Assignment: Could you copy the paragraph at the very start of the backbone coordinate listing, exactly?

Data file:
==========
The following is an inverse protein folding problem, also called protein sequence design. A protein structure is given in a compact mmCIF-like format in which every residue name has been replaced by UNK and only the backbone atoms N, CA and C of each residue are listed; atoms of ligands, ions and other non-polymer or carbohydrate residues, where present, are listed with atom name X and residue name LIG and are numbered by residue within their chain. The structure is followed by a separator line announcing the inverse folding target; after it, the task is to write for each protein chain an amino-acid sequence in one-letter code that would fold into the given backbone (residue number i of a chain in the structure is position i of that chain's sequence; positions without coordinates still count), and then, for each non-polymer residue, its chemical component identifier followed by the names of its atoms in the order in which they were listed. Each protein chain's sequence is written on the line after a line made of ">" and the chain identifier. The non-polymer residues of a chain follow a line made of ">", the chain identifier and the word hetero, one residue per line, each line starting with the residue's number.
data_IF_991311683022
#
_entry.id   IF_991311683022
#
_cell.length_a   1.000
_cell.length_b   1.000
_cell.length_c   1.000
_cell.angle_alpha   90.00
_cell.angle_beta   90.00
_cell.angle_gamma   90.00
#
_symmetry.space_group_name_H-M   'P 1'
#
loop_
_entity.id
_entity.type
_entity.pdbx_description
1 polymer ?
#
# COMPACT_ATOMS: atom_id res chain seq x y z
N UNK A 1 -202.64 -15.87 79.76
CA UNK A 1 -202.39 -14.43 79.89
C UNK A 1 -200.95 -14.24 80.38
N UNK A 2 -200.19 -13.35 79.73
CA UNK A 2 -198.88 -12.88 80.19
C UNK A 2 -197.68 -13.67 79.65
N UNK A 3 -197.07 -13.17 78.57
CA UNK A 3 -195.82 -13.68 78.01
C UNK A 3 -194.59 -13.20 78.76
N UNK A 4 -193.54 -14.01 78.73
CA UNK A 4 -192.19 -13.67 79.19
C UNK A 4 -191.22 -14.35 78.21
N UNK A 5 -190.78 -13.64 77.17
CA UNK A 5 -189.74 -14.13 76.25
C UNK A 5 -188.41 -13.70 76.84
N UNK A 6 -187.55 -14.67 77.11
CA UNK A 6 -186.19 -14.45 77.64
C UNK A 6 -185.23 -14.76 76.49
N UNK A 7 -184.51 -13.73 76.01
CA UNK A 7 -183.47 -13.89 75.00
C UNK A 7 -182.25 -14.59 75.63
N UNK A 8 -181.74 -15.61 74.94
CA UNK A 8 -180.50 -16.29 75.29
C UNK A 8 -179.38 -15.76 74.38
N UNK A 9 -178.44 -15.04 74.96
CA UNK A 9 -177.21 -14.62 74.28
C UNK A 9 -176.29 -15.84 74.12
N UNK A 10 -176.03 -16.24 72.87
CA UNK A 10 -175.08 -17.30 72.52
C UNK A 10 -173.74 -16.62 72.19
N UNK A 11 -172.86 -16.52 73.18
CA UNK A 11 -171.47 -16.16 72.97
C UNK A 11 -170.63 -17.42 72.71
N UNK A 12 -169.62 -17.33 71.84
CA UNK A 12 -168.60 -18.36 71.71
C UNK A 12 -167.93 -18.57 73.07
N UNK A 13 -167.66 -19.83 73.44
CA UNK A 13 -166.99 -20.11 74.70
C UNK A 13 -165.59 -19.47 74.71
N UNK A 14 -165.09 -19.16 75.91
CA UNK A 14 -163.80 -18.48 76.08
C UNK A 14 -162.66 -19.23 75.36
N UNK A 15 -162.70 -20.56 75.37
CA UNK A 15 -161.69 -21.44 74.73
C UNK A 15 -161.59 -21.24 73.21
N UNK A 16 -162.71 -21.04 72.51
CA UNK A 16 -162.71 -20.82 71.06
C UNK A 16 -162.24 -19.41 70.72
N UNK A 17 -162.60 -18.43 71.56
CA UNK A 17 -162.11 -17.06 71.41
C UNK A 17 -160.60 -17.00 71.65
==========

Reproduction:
The following is an inverse protein folding problem, also called protein sequence design. A protein structure is given in a compact mmCIF-like format in which every residue name has been replaced by UNK and only the backbone atoms N, CA and C of each residue are listed; atoms of ligands, ions and other non-polymer or carbohydrate residues, where present, are listed with atom name X and residue name LIG and are numbered by residue within their chain. The structure is followed by a separator line announcing the inverse folding target; after it, the task is to write for each protein chain an amino-acid sequence in one-letter code that would fold into the given backbone (residue number i of a chain in the structure is position i of that chain's sequence; positions without coordinates still count), and then, for each non-polymer residue, its chemical component identifier followed by the names of its atoms in the order in which they were listed. Each protein chain's sequence is written on the line after a line made of ">" and the chain identifier. The non-polymer residues of a chain follow a line made of ">", the chain identifier and the word hetero, one residue per line, each line starting with the residue's number.